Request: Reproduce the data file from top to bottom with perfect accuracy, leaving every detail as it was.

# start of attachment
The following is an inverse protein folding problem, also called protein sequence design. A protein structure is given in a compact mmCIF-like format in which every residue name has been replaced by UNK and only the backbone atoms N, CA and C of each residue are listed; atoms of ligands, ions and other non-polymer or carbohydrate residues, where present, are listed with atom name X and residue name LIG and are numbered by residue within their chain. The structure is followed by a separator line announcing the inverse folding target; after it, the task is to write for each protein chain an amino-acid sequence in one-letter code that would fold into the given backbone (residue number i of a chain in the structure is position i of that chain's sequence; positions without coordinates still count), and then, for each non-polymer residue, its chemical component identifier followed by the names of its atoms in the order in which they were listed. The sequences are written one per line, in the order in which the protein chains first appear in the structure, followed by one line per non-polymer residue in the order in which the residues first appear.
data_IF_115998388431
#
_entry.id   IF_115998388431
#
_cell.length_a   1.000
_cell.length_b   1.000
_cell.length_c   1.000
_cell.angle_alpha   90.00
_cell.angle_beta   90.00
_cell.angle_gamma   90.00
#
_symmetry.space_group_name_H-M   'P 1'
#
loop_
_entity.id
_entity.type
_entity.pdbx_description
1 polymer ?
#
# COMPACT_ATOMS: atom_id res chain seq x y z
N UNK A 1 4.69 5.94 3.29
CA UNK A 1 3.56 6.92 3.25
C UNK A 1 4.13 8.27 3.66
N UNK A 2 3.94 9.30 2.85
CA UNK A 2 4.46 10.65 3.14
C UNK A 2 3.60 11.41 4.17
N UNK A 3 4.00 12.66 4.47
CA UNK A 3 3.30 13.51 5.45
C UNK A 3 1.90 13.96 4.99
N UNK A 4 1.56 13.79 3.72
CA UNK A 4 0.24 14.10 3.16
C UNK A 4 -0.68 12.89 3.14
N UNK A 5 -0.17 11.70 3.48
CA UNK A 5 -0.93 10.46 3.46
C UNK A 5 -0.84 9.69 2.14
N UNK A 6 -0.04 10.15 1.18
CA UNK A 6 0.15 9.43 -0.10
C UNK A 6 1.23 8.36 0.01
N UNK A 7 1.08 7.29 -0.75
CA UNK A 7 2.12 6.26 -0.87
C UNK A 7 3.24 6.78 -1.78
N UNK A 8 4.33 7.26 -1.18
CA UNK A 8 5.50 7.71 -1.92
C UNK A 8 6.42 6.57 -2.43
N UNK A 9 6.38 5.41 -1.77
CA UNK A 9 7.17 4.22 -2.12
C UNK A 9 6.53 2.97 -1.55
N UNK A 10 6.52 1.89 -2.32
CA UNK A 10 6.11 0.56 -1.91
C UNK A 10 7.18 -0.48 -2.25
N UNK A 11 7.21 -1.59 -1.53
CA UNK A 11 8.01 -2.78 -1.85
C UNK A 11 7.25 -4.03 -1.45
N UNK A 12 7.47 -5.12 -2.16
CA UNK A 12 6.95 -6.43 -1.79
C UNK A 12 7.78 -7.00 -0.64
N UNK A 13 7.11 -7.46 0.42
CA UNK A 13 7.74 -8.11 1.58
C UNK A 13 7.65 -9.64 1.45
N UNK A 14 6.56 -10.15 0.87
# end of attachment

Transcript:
The following is an inverse protein folding problem, also called protein sequence design. A protein structure is given in a compact mmCIF-like format in which every residue name has been replaced by UNK and only the backbone atoms N, CA and C of each residue are listed; atoms of ligands, ions and other non-polymer or carbohydrate residues, where present, are listed with atom name X and residue name LIG and are numbered by residue within their chain. The structure is followed by a separator line announcing the inverse folding target; after it, the task is to write for each protein chain an amino-acid sequence in one-letter code that would fold into the given backbone (residue number i of a chain in the structure is position i of that chain's sequence; positions without coordinates still count), and then, for each non-polymer residue, its chemical component identifier followed by the names of its atoms in the order in which they were listed. The sequences are written one per line, in the order in which the protein chains first appear in the structure, followed by one line per non-polymer residue in the order in which the residues first appear.
data_IF_115998388431
#
_entry.id   IF_115998388431
#
_cell.length_a   1.000
_cell.length_b   1.000
_cell.length_c   1.000
_cell.angle_alpha   90.00
_cell.angle_beta   90.00
_cell.angle_gamma   90.00
#
_symmetry.space_group_name_H-M   'P 1'
#
loop_
_entity.id
_entity.type
_entity.pdbx_description
1 polymer ?
#
# COMPACT_ATOMS: atom_id res chain seq x y z
N UNK A 1 4.69 5.94 3.29
CA UNK A 1 3.56 6.92 3.25
C UNK A 1 4.13 8.27 3.66
N UNK A 2 3.94 9.30 2.85
CA UNK A 2 4.46 10.65 3.14
C UNK A 2 3.60 11.41 4.17
N UNK A 3 4.00 12.66 4.47
CA UNK A 3 3.30 13.51 5.45
C UNK A 3 1.90 13.96 4.99
N UNK A 4 1.56 13.79 3.72
CA UNK A 4 0.24 14.10 3.16
C UNK A 4 -0.68 12.89 3.14
N UNK A 5 -0.17 11.70 3.48
CA UNK A 5 -0.93 10.46 3.46
C UNK A 5 -0.84 9.69 2.14
N UNK A 6 -0.04 10.15 1.18
CA UNK A 6 0.15 9.43 -0.10
C UNK A 6 1.23 8.36 0.01
N UNK A 7 1.08 7.29 -0.75
CA UNK A 7 2.12 6.26 -0.87
C UNK A 7 3.24 6.78 -1.78
N UNK A 8 4.33 7.26 -1.18
CA UNK A 8 5.50 7.71 -1.92
C UNK A 8 6.42 6.57 -2.43
N UNK A 9 6.38 5.41 -1.77
CA UNK A 9 7.17 4.22 -2.12
C UNK A 9 6.53 2.97 -1.55
N UNK A 10 6.52 1.89 -2.32
CA UNK A 10 6.11 0.56 -1.91
C UNK A 10 7.18 -0.48 -2.25
N UNK A 11 7.21 -1.59 -1.53
CA UNK A 11 8.01 -2.78 -1.85
C UNK A 11 7.25 -4.03 -1.45
N UNK A 12 7.47 -5.12 -2.16
CA UNK A 12 6.95 -6.43 -1.79
C UNK A 12 7.78 -7.00 -0.64
N UNK A 13 7.11 -7.46 0.42
CA UNK A 13 7.74 -8.11 1.58
C UNK A 13 7.65 -9.64 1.45
N UNK A 14 6.56 -10.15 0.87